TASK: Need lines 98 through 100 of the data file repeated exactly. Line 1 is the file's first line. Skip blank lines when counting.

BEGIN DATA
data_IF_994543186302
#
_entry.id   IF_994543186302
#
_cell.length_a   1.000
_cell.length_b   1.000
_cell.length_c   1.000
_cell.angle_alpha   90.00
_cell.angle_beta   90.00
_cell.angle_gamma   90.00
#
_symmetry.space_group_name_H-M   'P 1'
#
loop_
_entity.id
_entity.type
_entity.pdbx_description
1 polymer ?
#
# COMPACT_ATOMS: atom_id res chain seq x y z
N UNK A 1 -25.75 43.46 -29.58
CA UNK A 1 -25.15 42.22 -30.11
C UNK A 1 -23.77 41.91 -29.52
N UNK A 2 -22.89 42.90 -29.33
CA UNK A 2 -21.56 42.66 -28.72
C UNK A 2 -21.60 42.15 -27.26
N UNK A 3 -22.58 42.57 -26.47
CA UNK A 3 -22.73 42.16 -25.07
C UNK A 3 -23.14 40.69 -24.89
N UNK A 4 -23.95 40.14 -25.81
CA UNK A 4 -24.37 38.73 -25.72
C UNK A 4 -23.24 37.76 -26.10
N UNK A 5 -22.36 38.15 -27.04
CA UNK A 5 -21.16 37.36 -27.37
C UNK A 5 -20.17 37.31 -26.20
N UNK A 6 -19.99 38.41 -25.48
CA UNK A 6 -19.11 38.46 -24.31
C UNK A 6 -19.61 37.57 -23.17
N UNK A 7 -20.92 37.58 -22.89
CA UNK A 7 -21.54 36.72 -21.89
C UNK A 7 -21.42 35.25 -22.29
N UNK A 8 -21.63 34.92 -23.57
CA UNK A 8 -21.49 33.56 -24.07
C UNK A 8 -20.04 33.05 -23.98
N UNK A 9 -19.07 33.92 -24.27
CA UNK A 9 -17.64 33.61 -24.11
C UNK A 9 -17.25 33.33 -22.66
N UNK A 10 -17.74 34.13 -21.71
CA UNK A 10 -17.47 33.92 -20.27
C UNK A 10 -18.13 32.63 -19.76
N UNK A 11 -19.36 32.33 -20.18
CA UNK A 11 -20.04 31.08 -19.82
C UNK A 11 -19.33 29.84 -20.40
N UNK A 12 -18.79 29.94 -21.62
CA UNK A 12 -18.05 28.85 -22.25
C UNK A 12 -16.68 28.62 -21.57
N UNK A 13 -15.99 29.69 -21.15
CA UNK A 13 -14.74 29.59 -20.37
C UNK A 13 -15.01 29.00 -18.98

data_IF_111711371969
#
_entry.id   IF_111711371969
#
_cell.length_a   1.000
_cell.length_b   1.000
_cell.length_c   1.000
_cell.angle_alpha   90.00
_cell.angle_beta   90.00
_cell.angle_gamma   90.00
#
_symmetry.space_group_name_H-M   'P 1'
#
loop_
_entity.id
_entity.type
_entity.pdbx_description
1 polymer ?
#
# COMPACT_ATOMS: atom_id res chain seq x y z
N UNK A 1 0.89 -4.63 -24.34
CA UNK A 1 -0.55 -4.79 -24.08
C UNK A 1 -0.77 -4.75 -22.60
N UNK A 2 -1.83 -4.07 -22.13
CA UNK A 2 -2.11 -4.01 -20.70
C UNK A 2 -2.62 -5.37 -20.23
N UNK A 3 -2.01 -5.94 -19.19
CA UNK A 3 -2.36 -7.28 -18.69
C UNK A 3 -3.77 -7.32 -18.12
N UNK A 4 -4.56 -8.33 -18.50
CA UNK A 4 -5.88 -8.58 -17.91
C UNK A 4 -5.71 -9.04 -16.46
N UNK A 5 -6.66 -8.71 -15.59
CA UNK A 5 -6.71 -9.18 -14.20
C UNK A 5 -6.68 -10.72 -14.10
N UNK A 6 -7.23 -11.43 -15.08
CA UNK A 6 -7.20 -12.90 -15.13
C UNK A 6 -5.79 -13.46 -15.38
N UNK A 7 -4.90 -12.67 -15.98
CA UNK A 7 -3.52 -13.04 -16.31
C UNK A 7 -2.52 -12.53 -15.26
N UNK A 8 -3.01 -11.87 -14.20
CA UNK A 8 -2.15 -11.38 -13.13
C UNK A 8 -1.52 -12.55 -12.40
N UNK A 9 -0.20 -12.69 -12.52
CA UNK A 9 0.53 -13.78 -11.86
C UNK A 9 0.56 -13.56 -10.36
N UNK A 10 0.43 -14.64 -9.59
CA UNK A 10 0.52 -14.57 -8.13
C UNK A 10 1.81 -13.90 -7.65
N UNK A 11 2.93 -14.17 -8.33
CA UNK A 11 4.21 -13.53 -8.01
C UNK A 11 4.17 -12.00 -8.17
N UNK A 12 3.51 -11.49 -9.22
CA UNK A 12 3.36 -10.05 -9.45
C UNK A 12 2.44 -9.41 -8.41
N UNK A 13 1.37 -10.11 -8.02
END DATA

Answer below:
N UNK A 7 -4.90 -12.67 -15.98
CA UNK A 7 -3.52 -13.04 -16.31
C UNK A 7 -2.52 -12.53 -15.26